How do you make the Center for Counseling and Psychological Health (CCPH) feel accessible to all? How do you successfully create and open up a multitude of resources for wellness, particularly for students who’ve traditionally shied away from clinical care?
At UMass Amherst, one of the ways that work is happening through the CCPH W.E.B. Du Bois Diversity Fellowship. Now in its second year, the fellowship allows one to two post-graduate fellows to focus their counseling work on issues of race, social justice and diversity.
“Part of what this fellowship is intended to do is to allow CCPH to go into spaces, to connect with the underrepresented groups on this campus—cultural centers, living spaces, International Coffee Hour—and to make sure that we’re present and we’re available,” says Christopher Shanky, licensed independent clinical social worker for CCPH and coordinator of the W.E.B. DuBois Diversity Fellowship. “The idea is that formal counseling is really great, but there are multiple ways to be supportive to people.”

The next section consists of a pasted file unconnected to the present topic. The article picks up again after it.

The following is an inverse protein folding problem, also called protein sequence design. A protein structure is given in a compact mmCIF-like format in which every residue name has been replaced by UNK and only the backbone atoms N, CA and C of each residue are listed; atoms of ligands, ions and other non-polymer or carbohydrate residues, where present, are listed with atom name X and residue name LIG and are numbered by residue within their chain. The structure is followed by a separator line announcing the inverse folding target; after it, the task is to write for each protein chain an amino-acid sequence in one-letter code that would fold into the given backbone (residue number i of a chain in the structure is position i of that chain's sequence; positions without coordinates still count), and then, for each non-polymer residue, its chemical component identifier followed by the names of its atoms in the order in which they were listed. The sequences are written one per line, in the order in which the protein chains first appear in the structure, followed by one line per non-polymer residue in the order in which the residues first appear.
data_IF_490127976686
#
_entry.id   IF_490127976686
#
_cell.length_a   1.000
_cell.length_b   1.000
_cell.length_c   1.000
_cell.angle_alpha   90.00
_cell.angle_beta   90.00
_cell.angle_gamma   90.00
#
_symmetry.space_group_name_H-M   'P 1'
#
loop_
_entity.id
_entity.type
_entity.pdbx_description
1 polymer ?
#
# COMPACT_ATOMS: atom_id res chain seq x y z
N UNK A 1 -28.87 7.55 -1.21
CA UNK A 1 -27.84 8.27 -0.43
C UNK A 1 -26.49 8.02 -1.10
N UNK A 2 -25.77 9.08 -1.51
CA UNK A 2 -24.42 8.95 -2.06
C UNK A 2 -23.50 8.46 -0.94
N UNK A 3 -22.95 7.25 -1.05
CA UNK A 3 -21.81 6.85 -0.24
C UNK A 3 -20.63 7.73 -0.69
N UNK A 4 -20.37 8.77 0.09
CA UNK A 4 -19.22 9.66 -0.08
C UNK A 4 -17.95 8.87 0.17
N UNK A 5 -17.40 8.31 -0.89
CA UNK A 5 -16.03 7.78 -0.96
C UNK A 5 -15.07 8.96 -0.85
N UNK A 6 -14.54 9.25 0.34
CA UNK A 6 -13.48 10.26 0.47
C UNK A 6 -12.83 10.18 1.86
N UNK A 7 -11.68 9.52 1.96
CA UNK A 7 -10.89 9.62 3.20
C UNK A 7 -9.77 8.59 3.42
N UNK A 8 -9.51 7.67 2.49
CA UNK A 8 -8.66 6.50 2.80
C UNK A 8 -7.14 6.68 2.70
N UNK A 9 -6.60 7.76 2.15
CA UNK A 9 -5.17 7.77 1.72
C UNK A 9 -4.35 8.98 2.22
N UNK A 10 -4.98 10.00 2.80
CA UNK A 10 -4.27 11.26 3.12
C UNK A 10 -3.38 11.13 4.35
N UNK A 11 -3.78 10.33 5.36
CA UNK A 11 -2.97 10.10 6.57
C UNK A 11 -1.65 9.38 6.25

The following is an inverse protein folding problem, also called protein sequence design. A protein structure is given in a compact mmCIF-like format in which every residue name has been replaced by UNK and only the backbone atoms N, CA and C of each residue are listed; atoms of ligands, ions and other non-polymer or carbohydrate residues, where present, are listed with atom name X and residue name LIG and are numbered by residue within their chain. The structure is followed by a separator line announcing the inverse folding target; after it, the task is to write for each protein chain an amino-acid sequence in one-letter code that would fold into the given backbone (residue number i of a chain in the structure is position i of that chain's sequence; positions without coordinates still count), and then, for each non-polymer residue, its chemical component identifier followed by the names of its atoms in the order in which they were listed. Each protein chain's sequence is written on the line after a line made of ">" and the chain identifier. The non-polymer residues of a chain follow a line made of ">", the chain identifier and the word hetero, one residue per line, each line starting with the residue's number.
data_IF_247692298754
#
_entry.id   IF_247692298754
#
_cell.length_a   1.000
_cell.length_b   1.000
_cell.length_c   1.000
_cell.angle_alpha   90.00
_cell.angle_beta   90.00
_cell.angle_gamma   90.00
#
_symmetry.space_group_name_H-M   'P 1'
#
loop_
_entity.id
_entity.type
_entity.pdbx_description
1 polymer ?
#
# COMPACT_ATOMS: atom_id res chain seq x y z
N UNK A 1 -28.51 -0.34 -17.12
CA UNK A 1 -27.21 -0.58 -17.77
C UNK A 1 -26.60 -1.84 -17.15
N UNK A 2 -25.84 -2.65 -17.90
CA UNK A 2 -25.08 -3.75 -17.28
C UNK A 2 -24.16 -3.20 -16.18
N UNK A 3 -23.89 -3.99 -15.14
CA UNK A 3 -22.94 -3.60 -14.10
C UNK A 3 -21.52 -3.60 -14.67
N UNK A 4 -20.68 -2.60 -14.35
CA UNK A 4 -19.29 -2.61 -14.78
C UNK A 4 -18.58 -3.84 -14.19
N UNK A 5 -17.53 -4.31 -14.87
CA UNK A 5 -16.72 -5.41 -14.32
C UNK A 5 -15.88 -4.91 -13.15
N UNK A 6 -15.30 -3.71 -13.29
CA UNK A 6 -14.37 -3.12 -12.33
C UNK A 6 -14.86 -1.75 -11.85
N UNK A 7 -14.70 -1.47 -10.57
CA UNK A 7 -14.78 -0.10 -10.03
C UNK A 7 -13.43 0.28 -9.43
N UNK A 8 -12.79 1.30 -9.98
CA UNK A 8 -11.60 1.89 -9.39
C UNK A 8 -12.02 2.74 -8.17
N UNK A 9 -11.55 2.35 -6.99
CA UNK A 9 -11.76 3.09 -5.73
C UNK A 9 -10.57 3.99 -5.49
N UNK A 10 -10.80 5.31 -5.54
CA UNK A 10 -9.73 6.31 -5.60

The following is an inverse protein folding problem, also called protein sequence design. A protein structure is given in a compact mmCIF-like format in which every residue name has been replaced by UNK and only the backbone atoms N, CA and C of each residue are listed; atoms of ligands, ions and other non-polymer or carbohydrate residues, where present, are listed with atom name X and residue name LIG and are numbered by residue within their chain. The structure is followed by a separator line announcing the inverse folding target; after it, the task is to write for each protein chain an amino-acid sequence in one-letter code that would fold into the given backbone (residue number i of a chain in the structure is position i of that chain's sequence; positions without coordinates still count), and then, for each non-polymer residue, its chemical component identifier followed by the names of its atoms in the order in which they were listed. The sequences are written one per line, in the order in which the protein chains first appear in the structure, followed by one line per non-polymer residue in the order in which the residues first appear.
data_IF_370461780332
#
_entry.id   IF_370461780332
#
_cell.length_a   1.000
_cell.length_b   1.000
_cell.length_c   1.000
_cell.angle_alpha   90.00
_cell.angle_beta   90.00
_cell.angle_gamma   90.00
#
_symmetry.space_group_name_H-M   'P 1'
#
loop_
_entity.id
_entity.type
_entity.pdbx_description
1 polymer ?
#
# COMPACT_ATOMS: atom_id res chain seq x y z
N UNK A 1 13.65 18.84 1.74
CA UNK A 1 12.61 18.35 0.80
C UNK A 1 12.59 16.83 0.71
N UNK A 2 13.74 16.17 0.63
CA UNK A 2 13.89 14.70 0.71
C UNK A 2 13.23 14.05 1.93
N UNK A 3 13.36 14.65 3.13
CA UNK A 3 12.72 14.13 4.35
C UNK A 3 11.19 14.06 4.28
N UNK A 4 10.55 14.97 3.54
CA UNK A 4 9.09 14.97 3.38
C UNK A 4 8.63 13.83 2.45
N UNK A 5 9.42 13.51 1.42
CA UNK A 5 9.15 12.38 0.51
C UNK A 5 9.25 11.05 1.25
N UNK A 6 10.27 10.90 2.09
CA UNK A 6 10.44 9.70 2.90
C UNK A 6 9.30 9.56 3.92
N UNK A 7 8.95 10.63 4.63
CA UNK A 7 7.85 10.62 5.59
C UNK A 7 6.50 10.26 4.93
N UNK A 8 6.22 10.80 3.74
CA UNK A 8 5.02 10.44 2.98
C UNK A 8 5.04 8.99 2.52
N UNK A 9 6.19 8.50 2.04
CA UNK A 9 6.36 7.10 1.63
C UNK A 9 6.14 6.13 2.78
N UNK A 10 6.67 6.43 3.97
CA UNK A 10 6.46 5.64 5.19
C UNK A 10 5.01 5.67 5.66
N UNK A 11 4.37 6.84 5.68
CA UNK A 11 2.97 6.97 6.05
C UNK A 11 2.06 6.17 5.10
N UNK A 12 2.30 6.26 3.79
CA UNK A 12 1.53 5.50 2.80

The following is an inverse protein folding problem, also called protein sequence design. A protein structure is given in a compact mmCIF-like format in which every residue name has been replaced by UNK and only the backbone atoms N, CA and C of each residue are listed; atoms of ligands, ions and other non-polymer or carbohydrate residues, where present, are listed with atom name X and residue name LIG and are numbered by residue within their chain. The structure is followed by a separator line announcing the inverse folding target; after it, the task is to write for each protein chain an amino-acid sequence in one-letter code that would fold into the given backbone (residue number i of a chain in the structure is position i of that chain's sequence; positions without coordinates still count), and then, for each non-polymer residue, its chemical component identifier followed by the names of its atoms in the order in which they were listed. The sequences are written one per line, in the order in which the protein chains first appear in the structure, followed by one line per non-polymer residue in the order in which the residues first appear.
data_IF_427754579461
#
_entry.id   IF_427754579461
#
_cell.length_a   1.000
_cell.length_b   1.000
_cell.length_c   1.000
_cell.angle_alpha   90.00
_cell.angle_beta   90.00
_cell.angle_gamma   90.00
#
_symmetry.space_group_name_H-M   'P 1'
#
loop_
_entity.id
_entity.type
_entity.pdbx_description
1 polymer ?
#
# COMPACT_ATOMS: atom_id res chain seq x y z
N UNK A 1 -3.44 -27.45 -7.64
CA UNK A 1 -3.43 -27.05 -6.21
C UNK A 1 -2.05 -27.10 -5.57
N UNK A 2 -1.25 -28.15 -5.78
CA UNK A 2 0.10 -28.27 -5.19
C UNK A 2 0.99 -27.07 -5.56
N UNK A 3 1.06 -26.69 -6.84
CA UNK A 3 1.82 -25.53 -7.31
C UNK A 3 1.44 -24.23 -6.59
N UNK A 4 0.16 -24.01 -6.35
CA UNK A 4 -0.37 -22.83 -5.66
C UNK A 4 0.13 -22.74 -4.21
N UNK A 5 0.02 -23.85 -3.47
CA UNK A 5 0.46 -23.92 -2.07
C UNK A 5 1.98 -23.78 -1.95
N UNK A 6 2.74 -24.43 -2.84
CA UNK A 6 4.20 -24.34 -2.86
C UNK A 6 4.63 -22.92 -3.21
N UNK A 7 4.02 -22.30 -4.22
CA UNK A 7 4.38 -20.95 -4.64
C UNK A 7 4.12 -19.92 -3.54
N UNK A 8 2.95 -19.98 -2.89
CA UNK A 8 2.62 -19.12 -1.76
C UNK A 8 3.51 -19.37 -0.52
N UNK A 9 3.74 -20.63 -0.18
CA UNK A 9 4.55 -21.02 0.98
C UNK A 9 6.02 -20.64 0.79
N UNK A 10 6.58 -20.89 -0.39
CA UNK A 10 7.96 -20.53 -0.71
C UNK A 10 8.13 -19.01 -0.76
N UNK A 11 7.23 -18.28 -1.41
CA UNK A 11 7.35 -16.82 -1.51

This year, the fellowship programming has been led by Stacey Lopez, who has a master's degree in social work, and Courtney Tucker, who has a doctorate degree in educational studies in science education science and master’s degree in social work. Lopez, who finished her time with CCPH in early January, and Tucker, who will continue in the fellowship through August 2018, have worked closely with the campus community to provide a mix of individual psychotherapy as well as on-campus events, workshops and support groups.
“One of the things we know is that our underrepresented students on campus are busy,” says Linda Scott, psychologist and interim co-director of CCPH. “They’re working, they’re on committees, they have no time. They may feel like they can’t take care of themselves because they have to choose.”
The fellowship’s offerings are intended to help with that, especially because the events typically take place outside of the counseling center’s traditional business hours.
“While most of us in CCPH are doing clinical work, these fellows have more freedom to do outreach on campus,” Scott says. “They have reached different populations that CCPH hasn’t been able to otherwise.”
The fellows have worked closely with groups across campus, including the International Programs Office, the Admissions Office, the Stonewall Center, residence halls, Upward Bound, and the Center for Multicultural Advancement and Student Success (better known as CMASS). Together, they’ve created or improved upon programming that brings CCPH’s services to the students and not the other way around.